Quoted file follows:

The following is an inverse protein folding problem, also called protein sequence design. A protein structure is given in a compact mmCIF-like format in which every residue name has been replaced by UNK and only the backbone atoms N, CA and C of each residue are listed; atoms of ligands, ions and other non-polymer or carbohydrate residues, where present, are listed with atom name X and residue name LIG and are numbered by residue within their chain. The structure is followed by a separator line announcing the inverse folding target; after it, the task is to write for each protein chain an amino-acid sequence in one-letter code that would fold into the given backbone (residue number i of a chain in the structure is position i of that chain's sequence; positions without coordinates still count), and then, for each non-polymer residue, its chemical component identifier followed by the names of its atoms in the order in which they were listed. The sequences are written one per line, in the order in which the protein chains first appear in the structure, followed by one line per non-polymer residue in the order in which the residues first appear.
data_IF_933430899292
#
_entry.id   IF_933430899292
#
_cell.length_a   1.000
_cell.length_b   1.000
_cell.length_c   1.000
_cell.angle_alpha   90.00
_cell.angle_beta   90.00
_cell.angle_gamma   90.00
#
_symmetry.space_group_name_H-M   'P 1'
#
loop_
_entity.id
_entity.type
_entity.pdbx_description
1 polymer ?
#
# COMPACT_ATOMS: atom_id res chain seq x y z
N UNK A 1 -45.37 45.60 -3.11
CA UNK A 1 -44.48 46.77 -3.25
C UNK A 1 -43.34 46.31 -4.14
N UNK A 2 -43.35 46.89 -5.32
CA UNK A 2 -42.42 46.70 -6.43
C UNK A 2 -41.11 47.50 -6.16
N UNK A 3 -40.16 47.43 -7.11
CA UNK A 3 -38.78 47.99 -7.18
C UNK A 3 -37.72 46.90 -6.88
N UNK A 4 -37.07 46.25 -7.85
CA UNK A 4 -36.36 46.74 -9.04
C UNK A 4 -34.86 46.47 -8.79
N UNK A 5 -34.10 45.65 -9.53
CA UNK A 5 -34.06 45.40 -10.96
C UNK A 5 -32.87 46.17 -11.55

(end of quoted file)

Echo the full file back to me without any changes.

The following is an inverse protein folding problem, also called protein sequence design. A protein structure is given in a compact mmCIF-like format in which every residue name has been replaced by UNK and only the backbone atoms N, CA and C of each residue are listed; atoms of ligands, ions and other non-polymer or carbohydrate residues, where present, are listed with atom name X and residue name LIG and are numbered by residue within their chain. The structure is followed by a separator line announcing the inverse folding target; after it, the task is to write for each protein chain an amino-acid sequence in one-letter code that would fold into the given backbone (residue number i of a chain in the structure is position i of that chain's sequence; positions without coordinates still count), and then, for each non-polymer residue, its chemical component identifier followed by the names of its atoms in the order in which they were listed. The sequences are written one per line, in the order in which the protein chains first appear in the structure, followed by one line per non-polymer residue in the order in which the residues first appear.
data_IF_933430899292
#
_entry.id   IF_933430899292
#
_cell.length_a   1.000
_cell.length_b   1.000
_cell.length_c   1.000
_cell.angle_alpha   90.00
_cell.angle_beta   90.00
_cell.angle_gamma   90.00
#
_symmetry.space_group_name_H-M   'P 1'
#
loop_
_entity.id
_entity.type
_entity.pdbx_description
1 polymer ?
#
# COMPACT_ATOMS: atom_id res chain seq x y z
N UNK A 1 -45.37 45.60 -3.11
CA UNK A 1 -44.48 46.77 -3.25
C UNK A 1 -43.34 46.31 -4.14
N UNK A 2 -43.35 46.89 -5.32
CA UNK A 2 -42.42 46.70 -6.43
C UNK A 2 -41.11 47.50 -6.16
N UNK A 3 -40.16 47.43 -7.11
CA UNK A 3 -38.78 47.99 -7.18
C UNK A 3 -37.72 46.90 -6.88
N UNK A 4 -37.07 46.25 -7.85
CA UNK A 4 -36.36 46.74 -9.04
C UNK A 4 -34.86 46.47 -8.79
N UNK A 5 -34.10 45.65 -9.53
CA UNK A 5 -34.06 45.40 -10.96
C UNK A 5 -32.87 46.17 -11.55